In the recent Linux Format Magazine review Ubuntu 8.04 got a 7/10 and I can see why now. It’s a good distro, easy to install and configure but it’s not trying to be anything spectacular or cutting edge. One of my previous pains with Linux has always been getting stuff installed and having to build stuff from source and resolve library dependencies. It’s not pretty and life is just too short to be messing with things like that. I know some see it as a test manhood but not me! The Synaptic Package Manager and the .deb files of Debian are about the best things around and the online respositories are extremely fast for downloading from.

Accessing email from Cougar is done from Outlook Web Access via Firefox 3 beta as Evolution doesn’t support connecting to Exchange 2007. I don’t know whether there is a resolution to this at the moment. Also, I cannot browse my network shares on Cougar but having looked at the latest Samba version (3.0.29), I think I might have to upgrade to that.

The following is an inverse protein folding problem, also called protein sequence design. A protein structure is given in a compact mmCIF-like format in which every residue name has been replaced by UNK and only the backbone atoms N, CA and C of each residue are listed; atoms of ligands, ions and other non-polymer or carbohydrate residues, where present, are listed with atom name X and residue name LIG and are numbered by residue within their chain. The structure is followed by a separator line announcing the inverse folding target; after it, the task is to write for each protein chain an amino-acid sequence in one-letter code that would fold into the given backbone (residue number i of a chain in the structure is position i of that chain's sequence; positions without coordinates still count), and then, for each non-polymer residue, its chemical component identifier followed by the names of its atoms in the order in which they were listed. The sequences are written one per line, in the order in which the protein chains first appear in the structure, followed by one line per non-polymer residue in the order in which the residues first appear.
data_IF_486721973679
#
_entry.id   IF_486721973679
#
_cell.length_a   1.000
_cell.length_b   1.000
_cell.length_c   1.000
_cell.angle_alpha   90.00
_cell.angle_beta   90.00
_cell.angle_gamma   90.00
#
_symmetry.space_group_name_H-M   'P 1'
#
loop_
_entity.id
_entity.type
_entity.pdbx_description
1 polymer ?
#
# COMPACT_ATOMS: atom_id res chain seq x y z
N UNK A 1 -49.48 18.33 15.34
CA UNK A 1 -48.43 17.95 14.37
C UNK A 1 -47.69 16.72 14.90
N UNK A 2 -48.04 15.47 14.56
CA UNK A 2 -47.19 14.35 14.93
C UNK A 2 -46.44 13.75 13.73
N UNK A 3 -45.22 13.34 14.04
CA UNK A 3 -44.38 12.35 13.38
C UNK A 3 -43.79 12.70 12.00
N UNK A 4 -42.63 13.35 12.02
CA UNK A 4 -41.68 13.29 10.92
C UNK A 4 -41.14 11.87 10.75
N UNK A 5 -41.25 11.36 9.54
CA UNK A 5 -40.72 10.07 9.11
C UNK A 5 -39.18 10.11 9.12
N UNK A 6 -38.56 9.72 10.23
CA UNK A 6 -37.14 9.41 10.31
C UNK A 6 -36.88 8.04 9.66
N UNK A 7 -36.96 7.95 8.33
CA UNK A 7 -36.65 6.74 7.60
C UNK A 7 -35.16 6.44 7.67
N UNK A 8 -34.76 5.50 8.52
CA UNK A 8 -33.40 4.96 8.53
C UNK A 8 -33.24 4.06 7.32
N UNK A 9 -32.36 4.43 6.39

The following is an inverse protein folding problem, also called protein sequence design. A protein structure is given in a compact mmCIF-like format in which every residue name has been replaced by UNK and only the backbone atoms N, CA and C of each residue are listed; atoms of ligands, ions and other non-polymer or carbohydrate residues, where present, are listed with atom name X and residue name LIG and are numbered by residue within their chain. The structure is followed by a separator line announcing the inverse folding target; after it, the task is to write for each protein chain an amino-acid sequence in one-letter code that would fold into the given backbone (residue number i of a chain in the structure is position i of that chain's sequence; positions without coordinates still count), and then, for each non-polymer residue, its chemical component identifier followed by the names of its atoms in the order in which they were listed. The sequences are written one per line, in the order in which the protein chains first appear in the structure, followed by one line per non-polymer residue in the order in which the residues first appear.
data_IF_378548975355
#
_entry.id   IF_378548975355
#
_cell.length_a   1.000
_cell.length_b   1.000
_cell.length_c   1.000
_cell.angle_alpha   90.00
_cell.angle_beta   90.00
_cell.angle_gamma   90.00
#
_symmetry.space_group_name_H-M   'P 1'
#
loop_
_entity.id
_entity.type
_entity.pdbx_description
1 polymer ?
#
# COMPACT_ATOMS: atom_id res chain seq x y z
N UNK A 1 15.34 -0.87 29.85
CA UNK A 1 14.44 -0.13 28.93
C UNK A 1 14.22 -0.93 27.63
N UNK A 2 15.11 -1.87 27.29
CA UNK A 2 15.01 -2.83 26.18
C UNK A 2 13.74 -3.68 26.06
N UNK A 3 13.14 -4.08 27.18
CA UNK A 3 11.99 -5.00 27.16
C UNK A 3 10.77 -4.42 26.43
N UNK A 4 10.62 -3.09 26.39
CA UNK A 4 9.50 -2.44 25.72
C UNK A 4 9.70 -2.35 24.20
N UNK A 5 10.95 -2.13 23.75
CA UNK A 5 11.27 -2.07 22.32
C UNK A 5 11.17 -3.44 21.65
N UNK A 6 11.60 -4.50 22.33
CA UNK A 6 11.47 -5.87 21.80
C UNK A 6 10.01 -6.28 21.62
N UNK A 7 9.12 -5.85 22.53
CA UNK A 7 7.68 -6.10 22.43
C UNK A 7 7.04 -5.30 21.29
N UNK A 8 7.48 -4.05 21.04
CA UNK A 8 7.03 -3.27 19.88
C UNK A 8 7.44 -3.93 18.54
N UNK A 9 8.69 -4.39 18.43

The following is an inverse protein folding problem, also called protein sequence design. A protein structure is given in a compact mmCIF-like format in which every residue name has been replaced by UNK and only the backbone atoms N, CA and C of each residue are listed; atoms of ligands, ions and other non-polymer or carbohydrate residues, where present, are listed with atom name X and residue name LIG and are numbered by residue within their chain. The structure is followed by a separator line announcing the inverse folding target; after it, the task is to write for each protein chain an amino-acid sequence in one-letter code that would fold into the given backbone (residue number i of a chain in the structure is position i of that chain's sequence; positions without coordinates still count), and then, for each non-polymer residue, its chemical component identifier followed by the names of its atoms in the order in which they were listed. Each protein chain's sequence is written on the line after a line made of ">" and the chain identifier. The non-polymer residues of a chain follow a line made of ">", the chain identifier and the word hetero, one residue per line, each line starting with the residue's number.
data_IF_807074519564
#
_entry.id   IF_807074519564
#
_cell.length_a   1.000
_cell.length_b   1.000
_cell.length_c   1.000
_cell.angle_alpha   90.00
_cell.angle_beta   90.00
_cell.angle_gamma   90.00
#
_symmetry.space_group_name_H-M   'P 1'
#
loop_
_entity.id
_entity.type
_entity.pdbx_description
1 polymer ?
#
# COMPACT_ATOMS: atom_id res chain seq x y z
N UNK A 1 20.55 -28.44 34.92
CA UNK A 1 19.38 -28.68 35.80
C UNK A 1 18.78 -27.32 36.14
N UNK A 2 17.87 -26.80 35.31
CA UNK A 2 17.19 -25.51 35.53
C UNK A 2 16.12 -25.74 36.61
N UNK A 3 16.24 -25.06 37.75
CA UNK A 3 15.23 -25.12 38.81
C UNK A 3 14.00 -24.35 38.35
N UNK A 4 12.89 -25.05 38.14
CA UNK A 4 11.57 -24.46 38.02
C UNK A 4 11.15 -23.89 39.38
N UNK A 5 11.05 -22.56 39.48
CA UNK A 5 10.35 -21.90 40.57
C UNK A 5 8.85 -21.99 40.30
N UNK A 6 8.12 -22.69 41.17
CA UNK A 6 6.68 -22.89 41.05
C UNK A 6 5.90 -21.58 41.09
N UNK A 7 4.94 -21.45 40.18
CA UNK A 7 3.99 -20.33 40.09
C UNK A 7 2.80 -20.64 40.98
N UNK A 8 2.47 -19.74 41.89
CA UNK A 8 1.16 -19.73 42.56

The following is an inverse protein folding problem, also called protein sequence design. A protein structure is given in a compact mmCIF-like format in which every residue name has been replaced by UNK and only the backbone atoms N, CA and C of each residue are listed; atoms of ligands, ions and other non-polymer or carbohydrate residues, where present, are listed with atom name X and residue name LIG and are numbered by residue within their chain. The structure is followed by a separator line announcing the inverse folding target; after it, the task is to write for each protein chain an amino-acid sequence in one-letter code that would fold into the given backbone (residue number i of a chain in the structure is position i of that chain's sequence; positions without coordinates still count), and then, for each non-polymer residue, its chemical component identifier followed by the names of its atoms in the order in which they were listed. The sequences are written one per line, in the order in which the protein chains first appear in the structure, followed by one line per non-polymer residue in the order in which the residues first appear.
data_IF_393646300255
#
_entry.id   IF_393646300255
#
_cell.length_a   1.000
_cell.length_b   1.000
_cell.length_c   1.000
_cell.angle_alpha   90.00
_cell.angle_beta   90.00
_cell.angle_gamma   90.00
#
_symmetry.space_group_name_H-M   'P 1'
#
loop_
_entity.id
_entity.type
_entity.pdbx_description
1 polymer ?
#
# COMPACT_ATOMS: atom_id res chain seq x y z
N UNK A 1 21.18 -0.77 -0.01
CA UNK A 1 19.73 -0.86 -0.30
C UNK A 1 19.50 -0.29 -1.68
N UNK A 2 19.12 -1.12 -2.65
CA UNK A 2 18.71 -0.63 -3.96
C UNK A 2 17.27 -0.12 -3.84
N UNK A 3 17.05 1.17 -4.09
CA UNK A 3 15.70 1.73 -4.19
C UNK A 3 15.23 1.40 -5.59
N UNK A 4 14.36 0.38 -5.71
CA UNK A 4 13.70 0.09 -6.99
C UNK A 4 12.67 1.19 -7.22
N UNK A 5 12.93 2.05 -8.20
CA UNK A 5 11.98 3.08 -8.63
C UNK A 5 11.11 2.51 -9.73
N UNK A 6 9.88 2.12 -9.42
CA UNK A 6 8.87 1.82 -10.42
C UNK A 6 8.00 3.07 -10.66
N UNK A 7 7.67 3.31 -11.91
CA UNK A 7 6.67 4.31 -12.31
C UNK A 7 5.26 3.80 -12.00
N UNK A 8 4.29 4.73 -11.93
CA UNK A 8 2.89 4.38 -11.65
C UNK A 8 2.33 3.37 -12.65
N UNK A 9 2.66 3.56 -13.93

I had the usual having to install libdvdcss to watch DVDs as most Linux distros won’t provide this because of the legal implications. I’ve installed Skype and I’m using Kopete for Messenger and how could I forget Twitter, which is sorted out with the Firefox addin TwitterFox.

There’s also a great game called Open Arena which is a Quakesque like experience, so shooting up some badies is catered for. So, for now I think I’m equipped for general day to day usage.

It’s fast and responsive on my lowly laptop and with Vista on it, things are frustratingly slow.

Using Windows for Linux Identity Management

The Port25 guys have a really good paper on using Windows to manage Linux Identities. It relies on Samba on the Linux client side, Linux’s Pluggable Authentication Modules (PAM)  and Identity Management for Unix under Active Directory Services on Windows Server 2003 R2. The Linux client is made a domain member of the Windows Server.

The latest version of Samba (v4) is looking to provide a full Active Directory domain controller but I don’t think Microsoft will be writing a paper on this.

Samba 4.0 Alpha Released